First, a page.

Inspiring Success

A blog from Creating IT Futures

Back to Listing

May 19, 2014

Harrison Lovell’s rough start in IT-Ready training turns into solid finish

Harrison Lovell readily admits that when he showed up for his interview at IT-Ready, he didn’t make a great first impression. Arriving late, dressed in jeans and a hoodie, and carrying a skateboard under his arm, Lovell struggled with questions he was asked.

Such as, what IT certification test would he take at the end of the program?

“Um, CompTIA something plus,” he recalls saying.

And, how did he plan to use his newfound IT education and training after graduation?

“I volunteer with my church’s media ministry,” he told interviewers. “So I’d use it for that.”

Lovell recounts how the interviewer looked at him and said in response, “I hate to tell you this, but that has absolutely nothing to do with what you’d be learning here.”

Still, officials at Per Scholas must have seen something that said “potential” about Lovell because they let him come back and interview again for IT-Ready, a full-time training program that leads to the CompTIA A+ certification.

The second time, he was prepared.

“I was a superstar at the next interview,” he said. “That first interview was an important experience for me and one that helped me get my act together.”

Like the Creating IT Futures Foundation, Per Scholas is a national nonprofit organization that provides free, high-quality technical education to the unemployed and people from groups under-represented in the IT industry, including ethnic minorities, women and military veterans.  

Lovell didn’t just get his own act together when he enrolled in Per Scholas. He organized study groups (“I wasn’t the smartest person in the class, but if I could explain it to another person, it showed me I knew the material”) and proactively asked to shadow the Per Scholas admissions team to improve his presentation and interview skills.
“While I attended Per Scholas, I was able to improve my technical and time-management skills, speak publicly and build a strong network of motivated colleagues,” he said. “It made me hungry for more.”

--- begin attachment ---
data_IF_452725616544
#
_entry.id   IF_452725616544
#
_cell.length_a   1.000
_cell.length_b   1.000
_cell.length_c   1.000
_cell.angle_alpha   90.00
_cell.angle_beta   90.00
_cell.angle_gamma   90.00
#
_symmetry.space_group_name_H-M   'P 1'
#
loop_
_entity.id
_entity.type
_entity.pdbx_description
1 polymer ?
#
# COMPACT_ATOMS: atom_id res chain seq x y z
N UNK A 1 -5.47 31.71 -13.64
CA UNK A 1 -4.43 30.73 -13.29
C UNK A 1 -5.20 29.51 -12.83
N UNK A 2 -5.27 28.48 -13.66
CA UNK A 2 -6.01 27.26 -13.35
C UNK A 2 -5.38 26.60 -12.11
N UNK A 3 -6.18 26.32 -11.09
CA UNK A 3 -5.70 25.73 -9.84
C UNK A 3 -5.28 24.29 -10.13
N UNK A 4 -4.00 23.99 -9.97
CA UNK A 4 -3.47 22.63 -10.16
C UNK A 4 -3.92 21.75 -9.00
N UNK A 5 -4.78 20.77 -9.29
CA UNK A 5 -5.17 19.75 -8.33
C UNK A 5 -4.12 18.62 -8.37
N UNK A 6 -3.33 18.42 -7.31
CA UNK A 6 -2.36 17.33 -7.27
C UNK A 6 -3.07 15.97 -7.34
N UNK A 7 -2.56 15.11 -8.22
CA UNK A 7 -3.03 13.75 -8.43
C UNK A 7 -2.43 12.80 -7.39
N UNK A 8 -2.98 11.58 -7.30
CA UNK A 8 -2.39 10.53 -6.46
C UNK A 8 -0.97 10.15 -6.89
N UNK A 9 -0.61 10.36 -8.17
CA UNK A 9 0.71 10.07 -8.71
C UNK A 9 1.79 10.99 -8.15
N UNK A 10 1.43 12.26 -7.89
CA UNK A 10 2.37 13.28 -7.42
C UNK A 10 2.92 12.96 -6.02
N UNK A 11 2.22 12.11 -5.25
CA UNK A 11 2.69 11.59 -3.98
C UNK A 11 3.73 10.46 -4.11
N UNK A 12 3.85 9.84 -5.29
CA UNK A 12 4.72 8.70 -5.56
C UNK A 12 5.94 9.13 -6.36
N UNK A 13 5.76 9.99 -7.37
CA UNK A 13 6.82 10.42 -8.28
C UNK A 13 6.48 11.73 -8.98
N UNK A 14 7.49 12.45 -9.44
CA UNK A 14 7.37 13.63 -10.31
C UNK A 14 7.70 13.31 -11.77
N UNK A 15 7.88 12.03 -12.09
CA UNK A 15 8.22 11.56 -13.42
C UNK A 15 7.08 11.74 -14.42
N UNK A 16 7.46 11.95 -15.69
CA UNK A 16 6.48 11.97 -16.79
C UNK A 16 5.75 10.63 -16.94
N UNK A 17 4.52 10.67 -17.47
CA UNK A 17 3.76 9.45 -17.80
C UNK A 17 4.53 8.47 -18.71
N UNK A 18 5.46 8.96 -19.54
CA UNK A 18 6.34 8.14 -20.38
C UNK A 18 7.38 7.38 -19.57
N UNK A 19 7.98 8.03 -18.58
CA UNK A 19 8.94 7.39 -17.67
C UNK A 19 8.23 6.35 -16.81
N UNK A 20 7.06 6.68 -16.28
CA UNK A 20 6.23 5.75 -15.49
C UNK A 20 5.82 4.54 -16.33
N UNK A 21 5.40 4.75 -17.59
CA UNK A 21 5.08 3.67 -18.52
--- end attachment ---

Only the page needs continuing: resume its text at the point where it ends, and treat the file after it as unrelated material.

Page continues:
After Lovell earned his CompTia A+ certification, “more” was what Per Scholas willingly fed him, first with CompTIA Network+ training and certification, and then in the beta testing of a new course curriculum called Software Testing Education Program (STEP).

“I thought I was a shoe-in for the class, but I found out I would be competing for one spot in 20 against 70 other candidates so once again, the pressure was on,” he said. “Competing against other Per Scholians is a terrifying experience because we are all self driven, insightful and motivated.”

Lovell was admitted into the pilot program, where he learned the concepts of software testing and got hands-on experience with industry experts. He organized study groups, like he did before, and was hired by Per Scholas to work as an intern.

Jerome Dazzell, director of new training initiatives at Per Scholas, said he and other Per Scholas officials enjoyed watching Lovell’s transformation.

“When Harrison first enrolled in our program, he was, in essence, a mute. He didn’t want to speak,” Dazzell said. “But while going through the life-skills training we do, Harrison began to open up and that gave him confidence, which he carried over into software testing. And he became a leader, a great team member who helped fellow classmates, someone who was very inquisitive and asked questions. All of that would have been way outside his previous comfort zone.”

Lovell also was paired with a mentor who practiced the Coyote method of teaching – responding to questions by asking different questions.

“It is a different kind of mentoring. It’s not a ‘Hey, I will stop you before you make a mistake’ approach,” Lovell explained. “I could ask questions but the answers would be very vague. It was very much a ‘go figure it out’ approach. But that’s OK, because I am really good at asking questions.”

Lovell learned so much from his Per Scholas experience through coursework, internships and mentoring that he and his mentor submitted a presentation proposal to CAST 2014, the annual conference of the Association for Software Testing. Their proposal, a case study of a successful Coyote mentor-mentee partnership, was one of 70 presentations selected for this year’s conference from more than 5,000 submitted. The pair will speak in August. 

Thanks to his A+ and Network+ certifications and software testing education and experience, Lovell now is working as an associate engineer in quality assurance at Virtusa.

“I absolutely love my work,” he said. “The environment is great for us millennials. As long as I get my work done, I’m good.”

Asked where his career will go from here, Lovell isn’t quite sure, but he definitely is better prepared to field that particular interview question than he once was. And his answer involves giving back.

“I don’t really know what the future holds,” he said. “I’d like to become a project lead, and I’d like to secure more speaking roles. And I’d like to travel overseas, maybe to pitch business ideas for improving testing. Mostly, I’d like to become a guru like the gurus who inspired me to do testing.”